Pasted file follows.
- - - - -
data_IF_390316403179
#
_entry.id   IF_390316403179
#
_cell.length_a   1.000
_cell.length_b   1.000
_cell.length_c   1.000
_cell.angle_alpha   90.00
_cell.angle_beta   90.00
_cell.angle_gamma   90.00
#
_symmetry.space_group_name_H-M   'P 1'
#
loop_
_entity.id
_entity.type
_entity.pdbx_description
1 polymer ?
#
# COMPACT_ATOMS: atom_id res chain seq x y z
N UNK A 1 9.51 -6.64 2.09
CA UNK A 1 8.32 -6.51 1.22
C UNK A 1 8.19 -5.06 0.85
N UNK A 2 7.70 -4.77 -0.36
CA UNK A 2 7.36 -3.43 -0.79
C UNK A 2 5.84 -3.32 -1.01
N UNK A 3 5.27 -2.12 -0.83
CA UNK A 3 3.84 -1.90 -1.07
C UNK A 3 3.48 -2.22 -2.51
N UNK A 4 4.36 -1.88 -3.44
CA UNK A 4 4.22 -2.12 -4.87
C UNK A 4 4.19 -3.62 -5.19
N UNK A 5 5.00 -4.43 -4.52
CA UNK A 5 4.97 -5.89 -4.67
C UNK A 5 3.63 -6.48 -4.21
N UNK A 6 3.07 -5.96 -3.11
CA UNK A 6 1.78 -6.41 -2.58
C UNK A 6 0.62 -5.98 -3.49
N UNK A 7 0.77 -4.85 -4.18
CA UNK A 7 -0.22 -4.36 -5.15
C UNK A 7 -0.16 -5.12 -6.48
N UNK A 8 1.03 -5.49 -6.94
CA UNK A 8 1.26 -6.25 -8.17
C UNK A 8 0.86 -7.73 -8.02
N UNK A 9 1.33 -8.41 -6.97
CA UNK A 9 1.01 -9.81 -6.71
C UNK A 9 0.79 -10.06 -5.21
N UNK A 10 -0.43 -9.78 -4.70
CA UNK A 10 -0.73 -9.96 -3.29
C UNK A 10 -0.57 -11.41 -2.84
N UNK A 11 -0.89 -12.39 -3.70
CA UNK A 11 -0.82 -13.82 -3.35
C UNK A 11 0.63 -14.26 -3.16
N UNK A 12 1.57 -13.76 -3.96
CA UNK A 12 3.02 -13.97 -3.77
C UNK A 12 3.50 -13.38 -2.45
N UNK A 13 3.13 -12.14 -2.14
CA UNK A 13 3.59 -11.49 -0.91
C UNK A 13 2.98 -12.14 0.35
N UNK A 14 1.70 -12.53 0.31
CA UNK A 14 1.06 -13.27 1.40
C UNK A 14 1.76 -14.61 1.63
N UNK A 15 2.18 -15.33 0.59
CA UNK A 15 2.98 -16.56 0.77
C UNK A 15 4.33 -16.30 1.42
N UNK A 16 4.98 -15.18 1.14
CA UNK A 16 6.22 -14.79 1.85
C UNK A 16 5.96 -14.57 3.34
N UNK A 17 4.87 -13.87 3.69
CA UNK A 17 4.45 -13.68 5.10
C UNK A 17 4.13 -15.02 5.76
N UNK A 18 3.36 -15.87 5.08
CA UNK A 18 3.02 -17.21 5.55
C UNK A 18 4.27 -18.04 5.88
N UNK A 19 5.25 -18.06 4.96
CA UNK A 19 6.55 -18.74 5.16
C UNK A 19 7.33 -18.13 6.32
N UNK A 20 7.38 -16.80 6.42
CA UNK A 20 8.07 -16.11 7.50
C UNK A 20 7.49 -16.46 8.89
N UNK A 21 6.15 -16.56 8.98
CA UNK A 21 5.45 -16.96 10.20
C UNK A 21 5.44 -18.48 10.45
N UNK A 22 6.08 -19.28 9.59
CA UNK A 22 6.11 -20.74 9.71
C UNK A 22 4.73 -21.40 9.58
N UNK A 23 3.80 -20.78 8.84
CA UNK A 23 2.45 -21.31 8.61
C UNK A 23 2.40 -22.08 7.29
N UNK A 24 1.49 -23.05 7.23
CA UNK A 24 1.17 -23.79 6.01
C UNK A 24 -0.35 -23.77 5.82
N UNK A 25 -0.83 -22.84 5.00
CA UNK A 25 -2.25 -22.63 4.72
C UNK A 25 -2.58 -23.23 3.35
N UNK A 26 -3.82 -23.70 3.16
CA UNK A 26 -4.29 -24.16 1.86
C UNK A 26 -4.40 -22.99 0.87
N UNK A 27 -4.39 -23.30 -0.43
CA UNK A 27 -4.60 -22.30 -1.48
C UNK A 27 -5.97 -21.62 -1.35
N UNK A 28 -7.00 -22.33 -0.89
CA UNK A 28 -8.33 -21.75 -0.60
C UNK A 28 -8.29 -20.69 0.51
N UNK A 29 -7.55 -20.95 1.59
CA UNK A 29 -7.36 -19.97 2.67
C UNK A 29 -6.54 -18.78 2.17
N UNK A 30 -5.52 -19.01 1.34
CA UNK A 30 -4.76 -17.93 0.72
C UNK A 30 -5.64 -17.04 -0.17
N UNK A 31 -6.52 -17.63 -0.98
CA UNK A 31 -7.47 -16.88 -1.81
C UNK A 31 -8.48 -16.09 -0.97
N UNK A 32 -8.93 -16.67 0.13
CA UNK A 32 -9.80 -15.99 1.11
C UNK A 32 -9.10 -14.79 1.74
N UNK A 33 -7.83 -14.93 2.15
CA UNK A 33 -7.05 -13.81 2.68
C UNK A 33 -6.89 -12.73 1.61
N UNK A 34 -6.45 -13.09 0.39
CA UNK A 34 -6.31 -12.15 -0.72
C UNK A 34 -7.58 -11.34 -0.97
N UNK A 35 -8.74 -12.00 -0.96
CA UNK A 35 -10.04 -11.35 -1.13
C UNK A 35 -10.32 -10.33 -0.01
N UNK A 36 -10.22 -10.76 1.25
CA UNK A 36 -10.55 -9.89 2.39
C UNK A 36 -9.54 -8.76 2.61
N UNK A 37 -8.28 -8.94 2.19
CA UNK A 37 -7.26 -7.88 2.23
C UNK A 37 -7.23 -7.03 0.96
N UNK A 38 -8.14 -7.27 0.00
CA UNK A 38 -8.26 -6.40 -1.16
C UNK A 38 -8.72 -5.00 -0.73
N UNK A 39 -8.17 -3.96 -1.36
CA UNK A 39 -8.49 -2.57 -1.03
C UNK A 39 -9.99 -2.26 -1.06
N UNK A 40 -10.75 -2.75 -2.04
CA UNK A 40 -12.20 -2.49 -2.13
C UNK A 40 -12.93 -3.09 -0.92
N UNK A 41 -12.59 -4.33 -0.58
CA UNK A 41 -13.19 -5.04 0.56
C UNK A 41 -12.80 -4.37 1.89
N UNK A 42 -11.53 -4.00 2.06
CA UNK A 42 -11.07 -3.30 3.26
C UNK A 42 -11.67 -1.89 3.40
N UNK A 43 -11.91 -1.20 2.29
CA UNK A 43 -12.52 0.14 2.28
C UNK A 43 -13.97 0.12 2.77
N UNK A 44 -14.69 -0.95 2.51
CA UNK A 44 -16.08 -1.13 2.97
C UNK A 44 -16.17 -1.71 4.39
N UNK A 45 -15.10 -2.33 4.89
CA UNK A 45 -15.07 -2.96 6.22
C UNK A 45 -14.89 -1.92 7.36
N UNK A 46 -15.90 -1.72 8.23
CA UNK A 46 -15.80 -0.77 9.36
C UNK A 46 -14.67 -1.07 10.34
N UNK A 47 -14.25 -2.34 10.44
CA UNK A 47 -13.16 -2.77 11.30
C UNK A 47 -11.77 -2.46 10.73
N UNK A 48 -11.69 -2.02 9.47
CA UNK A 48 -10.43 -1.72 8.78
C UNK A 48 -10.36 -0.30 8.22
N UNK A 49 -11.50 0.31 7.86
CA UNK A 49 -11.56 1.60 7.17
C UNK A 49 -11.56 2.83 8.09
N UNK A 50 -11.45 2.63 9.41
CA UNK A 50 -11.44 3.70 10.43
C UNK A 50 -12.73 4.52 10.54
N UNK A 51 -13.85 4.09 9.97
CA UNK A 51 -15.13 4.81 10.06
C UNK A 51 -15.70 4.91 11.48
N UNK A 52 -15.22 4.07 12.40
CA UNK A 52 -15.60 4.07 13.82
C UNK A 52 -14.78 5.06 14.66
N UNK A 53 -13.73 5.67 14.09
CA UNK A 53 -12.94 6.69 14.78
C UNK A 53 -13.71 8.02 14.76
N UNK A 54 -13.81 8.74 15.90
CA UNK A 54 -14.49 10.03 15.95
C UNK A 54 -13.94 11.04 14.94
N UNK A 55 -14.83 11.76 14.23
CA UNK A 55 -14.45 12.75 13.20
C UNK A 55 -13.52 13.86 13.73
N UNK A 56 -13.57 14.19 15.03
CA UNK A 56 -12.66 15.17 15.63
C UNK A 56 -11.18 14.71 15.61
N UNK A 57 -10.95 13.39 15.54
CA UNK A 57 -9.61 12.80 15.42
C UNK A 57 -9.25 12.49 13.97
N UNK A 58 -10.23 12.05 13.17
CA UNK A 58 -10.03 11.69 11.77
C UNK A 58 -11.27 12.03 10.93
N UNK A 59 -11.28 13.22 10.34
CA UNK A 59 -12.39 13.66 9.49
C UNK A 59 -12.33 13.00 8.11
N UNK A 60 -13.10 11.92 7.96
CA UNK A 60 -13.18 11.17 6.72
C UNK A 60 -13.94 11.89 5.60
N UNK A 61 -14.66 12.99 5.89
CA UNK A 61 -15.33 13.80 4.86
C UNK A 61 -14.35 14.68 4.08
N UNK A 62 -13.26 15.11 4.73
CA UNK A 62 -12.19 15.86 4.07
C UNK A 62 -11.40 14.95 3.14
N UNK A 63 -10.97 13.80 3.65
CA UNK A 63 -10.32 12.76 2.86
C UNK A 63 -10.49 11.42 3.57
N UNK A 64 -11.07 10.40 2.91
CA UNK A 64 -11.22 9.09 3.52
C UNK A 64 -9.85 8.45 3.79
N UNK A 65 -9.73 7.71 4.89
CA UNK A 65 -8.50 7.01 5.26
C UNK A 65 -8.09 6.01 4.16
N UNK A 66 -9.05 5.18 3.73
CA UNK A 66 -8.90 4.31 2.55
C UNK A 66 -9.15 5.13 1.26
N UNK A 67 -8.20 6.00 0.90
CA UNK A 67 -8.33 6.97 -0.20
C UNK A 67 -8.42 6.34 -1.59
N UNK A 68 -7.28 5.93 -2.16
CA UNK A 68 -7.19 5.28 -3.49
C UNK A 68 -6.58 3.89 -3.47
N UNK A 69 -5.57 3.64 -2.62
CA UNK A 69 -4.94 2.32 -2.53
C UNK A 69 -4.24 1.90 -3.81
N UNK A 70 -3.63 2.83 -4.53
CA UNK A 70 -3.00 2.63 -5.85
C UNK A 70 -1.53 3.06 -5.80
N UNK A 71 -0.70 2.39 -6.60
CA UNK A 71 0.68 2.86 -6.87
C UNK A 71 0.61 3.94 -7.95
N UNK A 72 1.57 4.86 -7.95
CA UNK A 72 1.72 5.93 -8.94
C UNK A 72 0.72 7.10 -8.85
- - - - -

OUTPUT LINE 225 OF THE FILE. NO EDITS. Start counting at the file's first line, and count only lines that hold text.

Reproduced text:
N UNK A 69 -5.57 3.64 -2.62